It’s been some time since my last video. Three months ago, around the time of the mass shooting in Orlando, I began working (You can see a rainbow flag version of the A&E “bug” the network inappropriately ran the days following the Orlando shootings in a few of the clips). Somewhere in the middle of the project the Republican National Convention happened and the video became a direct reflection of Donald Trump’s view of America in his acceptance speech. And that’s one of the main issues people have with the show. It prays on the fears of white America of black crime by misrepresenting homicide crime statistics in America by featuring predominantly black suspects on the show.
The First 48’s formula goes something like this. The close-mic’d narrator:
- states the time and city
- narrows down location (side of town, neighborhood)
- introduces 911 call (911 call plays)
- “when police and paramedics respond they find” a victim, location, …. “dead”;
- if the victim(s) are still alive: paramedics rush the victim to the hospital… variations on dying, usually “but he dies” or “where he dies.”
Almost all of the material in the final video come from season 4 and onward when this formula is put into place. There’s always an extremely long pause for the eerie strings build in the background before the narrator really punches “dead.” I originally left in these pauses, but the video ended up around 8 minutes by including them. While the narrator has been with the show since the first season, he doesn’t become a “character” until this fourth season. The voiceover recording quality also has a much deeper and sinister tone. Several episodes are no longer aired after the suspects who were convicted of murder on the show in Miami, Houston, and Minneapolis were exonerated. Cities have ended contracts with show as a result of the interfering with/influencing investigations (New Orleans) or obstructing justice (Detroit).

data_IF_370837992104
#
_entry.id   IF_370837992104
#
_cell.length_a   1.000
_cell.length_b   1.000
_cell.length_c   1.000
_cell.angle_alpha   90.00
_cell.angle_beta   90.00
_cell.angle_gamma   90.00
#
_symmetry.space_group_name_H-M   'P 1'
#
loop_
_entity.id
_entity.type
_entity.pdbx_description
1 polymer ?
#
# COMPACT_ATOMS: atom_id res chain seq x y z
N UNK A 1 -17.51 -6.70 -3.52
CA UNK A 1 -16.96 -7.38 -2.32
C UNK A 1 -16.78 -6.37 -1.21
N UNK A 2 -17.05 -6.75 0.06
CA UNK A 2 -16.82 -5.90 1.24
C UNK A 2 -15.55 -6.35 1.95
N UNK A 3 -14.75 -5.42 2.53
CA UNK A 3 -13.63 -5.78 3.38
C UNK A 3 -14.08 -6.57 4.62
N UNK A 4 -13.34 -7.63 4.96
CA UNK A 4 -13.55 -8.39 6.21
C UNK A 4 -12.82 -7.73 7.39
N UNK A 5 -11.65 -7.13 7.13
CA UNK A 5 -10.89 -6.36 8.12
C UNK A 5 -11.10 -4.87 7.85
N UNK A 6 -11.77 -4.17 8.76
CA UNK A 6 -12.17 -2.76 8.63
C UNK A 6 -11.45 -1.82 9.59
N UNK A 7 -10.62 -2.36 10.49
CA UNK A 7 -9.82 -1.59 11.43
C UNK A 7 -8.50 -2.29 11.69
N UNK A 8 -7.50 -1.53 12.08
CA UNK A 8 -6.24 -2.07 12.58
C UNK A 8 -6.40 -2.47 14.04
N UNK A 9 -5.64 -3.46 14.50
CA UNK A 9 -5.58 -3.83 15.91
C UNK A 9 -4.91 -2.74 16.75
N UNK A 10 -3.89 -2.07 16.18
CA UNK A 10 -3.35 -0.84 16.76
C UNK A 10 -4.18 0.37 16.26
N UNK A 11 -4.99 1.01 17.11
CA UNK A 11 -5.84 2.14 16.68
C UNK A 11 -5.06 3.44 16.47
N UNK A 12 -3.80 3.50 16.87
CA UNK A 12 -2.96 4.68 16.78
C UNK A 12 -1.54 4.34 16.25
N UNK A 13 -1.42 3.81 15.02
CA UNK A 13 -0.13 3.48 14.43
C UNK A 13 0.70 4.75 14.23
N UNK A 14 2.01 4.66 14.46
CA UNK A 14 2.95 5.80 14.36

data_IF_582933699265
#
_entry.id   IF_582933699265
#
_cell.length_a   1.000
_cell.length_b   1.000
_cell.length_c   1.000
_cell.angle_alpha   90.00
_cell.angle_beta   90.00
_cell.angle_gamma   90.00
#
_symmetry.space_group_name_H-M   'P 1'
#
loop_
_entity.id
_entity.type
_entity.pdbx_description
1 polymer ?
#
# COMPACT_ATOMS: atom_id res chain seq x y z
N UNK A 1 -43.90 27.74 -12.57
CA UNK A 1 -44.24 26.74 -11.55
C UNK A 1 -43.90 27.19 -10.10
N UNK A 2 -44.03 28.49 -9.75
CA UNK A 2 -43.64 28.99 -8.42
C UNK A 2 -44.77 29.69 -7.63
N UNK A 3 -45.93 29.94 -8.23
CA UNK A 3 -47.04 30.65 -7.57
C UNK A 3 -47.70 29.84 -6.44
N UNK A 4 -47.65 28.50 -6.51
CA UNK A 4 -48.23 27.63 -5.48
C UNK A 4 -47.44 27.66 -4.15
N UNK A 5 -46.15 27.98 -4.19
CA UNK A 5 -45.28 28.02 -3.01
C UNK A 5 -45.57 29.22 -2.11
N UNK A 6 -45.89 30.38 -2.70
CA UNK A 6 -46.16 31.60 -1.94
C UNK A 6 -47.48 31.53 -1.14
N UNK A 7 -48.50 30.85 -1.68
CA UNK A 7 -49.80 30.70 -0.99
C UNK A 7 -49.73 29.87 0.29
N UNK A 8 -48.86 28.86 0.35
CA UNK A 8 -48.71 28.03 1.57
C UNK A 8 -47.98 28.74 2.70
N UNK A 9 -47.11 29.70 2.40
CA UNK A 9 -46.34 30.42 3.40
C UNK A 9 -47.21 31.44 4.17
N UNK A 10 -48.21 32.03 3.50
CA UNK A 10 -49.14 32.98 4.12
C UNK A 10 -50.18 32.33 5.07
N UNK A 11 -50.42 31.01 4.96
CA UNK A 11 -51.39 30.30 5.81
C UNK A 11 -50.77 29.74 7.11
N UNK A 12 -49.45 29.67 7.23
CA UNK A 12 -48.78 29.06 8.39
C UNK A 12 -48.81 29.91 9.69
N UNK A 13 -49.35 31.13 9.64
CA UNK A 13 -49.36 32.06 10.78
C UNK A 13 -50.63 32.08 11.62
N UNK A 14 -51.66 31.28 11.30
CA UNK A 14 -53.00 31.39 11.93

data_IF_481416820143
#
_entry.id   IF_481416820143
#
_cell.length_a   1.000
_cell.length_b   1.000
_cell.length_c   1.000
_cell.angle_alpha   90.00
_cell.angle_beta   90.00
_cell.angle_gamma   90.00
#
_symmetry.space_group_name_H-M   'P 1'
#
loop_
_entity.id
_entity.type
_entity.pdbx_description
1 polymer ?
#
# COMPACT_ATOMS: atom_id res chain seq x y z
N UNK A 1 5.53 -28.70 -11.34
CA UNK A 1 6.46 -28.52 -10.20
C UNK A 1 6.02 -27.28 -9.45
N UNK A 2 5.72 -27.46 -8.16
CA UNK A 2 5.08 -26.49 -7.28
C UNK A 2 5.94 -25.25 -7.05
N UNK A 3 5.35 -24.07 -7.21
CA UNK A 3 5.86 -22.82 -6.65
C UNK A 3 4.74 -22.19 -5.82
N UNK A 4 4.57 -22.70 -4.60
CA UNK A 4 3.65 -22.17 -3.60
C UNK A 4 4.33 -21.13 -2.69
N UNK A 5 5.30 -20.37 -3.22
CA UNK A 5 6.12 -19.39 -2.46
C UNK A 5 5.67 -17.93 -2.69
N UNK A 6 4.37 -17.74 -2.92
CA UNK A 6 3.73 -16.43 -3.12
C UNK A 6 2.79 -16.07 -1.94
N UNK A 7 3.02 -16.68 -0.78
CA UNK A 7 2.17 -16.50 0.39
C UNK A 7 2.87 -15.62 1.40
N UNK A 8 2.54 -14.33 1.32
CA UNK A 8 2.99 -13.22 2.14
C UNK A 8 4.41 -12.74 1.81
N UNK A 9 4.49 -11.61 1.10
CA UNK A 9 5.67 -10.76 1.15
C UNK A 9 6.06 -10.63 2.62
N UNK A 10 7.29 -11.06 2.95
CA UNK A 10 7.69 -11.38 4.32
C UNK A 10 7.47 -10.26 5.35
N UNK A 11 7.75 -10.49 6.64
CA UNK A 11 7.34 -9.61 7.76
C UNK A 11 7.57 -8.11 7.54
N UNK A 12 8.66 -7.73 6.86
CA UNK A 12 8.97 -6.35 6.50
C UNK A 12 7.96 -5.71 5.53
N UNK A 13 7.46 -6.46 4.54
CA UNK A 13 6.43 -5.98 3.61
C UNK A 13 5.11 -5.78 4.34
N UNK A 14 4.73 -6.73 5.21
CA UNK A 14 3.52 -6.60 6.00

Hannah Harris Green Reality TV show The First 48 thrives off America’s racist justice system
Luther Campbell The First 48 Keeps Miami’s Inner City Neighborhoods in the Dumps